We’ve evolved in communal settings for millions of years. Our prehominid and our hominid ancestors and our species lived in a community in close, cooperative, collaborative contact with others. The hypercapitalist ideology of people being competitive, aggressive, selfish, individualistic creatures is almost guaranteed to isolate people.
In the UK, they had to appoint a minister of loneliness. Loneliness is as much of a health risk as smoking fifteen cigarettes a day, and the number of lonely people is going up all the time, significantly in the last several decades, particularly under neoliberalism. So, when I talk about society being toxic, I literally mean that it actually undermines human health by the very assumptions that it makes about what’s necessary for human life.
How is the nature of our current system connected to rates of illness in our society?
If you look at the research on stress, the commonest triggers for stress response are lack of information, uncertainty, loss of control, and conflict. There is uncertainty, with an 8 percent inflation rate in a relatively rich country like Canada. What control do you have when some corporations thousands of miles away decide your fate or politicians far away decide your fate?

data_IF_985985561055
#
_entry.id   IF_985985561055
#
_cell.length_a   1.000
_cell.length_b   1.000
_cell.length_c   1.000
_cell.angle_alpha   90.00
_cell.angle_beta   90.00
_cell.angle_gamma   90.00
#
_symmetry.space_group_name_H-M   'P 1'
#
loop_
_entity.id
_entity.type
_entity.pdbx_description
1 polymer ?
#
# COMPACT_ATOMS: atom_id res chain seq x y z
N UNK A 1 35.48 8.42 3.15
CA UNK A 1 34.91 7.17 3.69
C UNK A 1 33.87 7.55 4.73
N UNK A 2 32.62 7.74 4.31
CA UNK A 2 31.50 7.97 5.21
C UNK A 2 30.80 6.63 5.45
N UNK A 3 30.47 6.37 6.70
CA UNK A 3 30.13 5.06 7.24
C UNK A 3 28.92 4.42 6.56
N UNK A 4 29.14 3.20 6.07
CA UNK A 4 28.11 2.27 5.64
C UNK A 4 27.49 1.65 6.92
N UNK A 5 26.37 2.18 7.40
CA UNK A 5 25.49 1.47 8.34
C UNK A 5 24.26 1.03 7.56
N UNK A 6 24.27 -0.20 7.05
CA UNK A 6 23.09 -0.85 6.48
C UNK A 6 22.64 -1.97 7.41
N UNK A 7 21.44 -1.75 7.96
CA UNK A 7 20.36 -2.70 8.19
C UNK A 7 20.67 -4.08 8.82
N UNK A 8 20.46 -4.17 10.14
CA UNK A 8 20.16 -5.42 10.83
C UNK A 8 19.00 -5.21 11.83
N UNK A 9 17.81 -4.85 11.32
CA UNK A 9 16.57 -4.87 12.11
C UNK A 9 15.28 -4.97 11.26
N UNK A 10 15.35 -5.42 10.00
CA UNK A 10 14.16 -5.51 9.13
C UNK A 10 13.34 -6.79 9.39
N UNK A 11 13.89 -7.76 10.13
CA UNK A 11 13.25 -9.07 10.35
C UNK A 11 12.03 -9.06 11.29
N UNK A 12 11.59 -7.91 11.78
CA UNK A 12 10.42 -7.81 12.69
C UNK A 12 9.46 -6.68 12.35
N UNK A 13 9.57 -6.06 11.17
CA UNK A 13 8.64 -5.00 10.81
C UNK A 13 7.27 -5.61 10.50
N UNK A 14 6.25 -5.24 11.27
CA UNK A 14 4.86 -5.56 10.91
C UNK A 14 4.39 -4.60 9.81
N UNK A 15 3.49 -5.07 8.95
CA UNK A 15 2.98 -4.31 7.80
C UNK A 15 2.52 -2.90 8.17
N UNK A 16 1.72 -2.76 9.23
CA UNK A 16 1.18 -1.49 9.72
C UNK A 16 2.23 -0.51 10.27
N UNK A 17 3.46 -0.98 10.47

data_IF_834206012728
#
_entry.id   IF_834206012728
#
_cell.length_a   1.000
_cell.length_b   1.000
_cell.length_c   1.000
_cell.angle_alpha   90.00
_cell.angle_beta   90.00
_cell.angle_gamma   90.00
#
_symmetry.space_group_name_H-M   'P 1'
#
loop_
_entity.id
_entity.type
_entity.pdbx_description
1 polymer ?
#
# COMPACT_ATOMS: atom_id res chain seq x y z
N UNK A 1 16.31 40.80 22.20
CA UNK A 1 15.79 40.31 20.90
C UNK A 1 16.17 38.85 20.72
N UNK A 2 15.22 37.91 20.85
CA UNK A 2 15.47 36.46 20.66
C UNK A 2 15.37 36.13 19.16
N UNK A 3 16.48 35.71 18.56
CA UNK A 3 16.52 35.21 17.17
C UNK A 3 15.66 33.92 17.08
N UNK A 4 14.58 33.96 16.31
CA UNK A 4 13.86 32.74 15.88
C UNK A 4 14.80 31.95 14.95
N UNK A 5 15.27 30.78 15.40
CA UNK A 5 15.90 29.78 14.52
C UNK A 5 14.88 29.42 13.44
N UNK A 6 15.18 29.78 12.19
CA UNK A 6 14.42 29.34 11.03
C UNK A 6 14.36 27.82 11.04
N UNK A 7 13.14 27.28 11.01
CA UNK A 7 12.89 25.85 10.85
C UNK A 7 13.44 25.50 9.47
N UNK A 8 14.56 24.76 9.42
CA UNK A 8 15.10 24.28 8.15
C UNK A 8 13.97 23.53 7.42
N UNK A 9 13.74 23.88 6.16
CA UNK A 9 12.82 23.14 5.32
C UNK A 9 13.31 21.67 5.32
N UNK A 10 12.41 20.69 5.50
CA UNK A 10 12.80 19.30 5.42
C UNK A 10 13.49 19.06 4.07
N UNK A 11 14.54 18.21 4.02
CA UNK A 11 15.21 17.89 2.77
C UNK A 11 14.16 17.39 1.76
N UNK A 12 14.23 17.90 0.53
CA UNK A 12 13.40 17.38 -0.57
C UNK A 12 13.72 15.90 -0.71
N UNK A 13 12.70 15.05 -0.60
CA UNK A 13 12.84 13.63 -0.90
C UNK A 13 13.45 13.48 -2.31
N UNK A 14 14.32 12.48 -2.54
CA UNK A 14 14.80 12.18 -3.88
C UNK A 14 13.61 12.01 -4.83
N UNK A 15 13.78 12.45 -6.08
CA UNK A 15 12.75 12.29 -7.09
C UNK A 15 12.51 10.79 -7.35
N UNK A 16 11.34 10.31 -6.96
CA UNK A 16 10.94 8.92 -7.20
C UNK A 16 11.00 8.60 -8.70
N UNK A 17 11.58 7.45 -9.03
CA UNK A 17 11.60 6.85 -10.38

Inequality creates stresses on people, and the more the burden of inequality on somebody, the greater the risk of illness. That’s why Indigenous women face much more stress than the average person. Inequality itself is a stress because, in a society that values people according to economic achievement, those with less are made to feel inferior. Even if people who are making an adequate living feel themselves to be inferior, that’s a stress in itself. Then there is the totally unresolved issue of racism in our society, of which the health impacts are tremendous. Then there’s the gender gap; women account for 80 percent of autoimmune disease diagnoses. Stress isn’t just an abstract psychological event; it translates into physiology in the endocrine system, which organizes the hormonal apparatus, burdens the nervous system, taxes the heart.
What have you noticed about how health and wellness have been marketed?